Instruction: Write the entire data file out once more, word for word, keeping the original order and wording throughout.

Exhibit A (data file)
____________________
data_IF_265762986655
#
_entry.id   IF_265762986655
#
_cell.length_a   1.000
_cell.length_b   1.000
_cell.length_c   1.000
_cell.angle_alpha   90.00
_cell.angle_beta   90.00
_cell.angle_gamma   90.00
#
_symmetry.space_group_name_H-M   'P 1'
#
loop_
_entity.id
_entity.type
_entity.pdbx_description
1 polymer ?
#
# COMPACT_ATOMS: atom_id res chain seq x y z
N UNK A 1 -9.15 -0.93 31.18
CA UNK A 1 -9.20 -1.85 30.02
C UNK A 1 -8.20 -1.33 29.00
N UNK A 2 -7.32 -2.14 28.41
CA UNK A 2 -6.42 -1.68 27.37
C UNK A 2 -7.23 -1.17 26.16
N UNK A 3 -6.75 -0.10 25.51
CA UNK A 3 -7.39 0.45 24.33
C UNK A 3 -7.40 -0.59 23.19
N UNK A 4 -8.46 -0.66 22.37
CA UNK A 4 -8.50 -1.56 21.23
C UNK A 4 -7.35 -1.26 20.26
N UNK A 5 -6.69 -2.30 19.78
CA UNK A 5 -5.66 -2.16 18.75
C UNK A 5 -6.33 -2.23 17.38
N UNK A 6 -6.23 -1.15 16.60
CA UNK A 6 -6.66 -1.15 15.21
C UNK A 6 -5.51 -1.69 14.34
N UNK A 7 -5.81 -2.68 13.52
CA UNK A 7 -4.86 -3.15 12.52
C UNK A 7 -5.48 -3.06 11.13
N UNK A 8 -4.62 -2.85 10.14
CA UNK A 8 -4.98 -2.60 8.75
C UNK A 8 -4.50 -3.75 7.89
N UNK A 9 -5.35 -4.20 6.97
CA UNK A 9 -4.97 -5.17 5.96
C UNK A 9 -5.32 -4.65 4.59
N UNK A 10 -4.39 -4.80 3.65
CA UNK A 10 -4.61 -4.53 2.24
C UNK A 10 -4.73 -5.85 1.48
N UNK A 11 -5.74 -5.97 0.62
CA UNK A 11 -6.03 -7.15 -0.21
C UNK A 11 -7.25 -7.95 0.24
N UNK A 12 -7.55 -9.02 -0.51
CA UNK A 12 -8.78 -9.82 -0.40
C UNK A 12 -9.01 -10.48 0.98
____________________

data_IF_265762986655
#
_entry.id   IF_265762986655
#
_cell.length_a   1.000
_cell.length_b   1.000
_cell.length_c   1.000
_cell.angle_alpha   90.00
_cell.angle_beta   90.00
_cell.angle_gamma   90.00
#
_symmetry.space_group_name_H-M   'P 1'
#
loop_
_entity.id
_entity.type
_entity.pdbx_description
1 polymer ?
#
# COMPACT_ATOMS: atom_id res chain seq x y z
N UNK A 1 -9.15 -0.93 31.18
CA UNK A 1 -9.20 -1.85 30.02
C UNK A 1 -8.20 -1.33 29.00
N UNK A 2 -7.32 -2.14 28.41
CA UNK A 2 -6.42 -1.68 27.37
C UNK A 2 -7.23 -1.17 26.16
N UNK A 3 -6.75 -0.10 25.51
CA UNK A 3 -7.39 0.45 24.33
C UNK A 3 -7.40 -0.59 23.19
N UNK A 4 -8.46 -0.66 22.37
CA UNK A 4 -8.50 -1.56 21.23
C UNK A 4 -7.35 -1.26 20.26
N UNK A 5 -6.69 -2.30 19.78
CA UNK A 5 -5.66 -2.16 18.75
C UNK A 5 -6.33 -2.23 17.38
N UNK A 6 -6.23 -1.15 16.60
CA UNK A 6 -6.66 -1.15 15.21
C UNK A 6 -5.51 -1.69 14.34
N UNK A 7 -5.81 -2.68 13.52
CA UNK A 7 -4.86 -3.15 12.52
C UNK A 7 -5.48 -3.06 11.13
N UNK A 8 -4.62 -2.85 10.14
CA UNK A 8 -4.98 -2.60 8.75
C UNK A 8 -4.50 -3.75 7.89
N UNK A 9 -5.35 -4.20 6.97
CA UNK A 9 -4.97 -5.17 5.96
C UNK A 9 -5.32 -4.65 4.59
N UNK A 10 -4.39 -4.80 3.65
CA UNK A 10 -4.61 -4.53 2.24
C UNK A 10 -4.73 -5.85 1.48
N UNK A 11 -5.74 -5.97 0.62
CA UNK A 11 -6.03 -7.15 -0.21
C UNK A 11 -7.25 -7.95 0.24
N UNK A 12 -7.55 -9.02 -0.51
CA UNK A 12 -8.78 -9.82 -0.40
C UNK A 12 -9.01 -10.48 0.98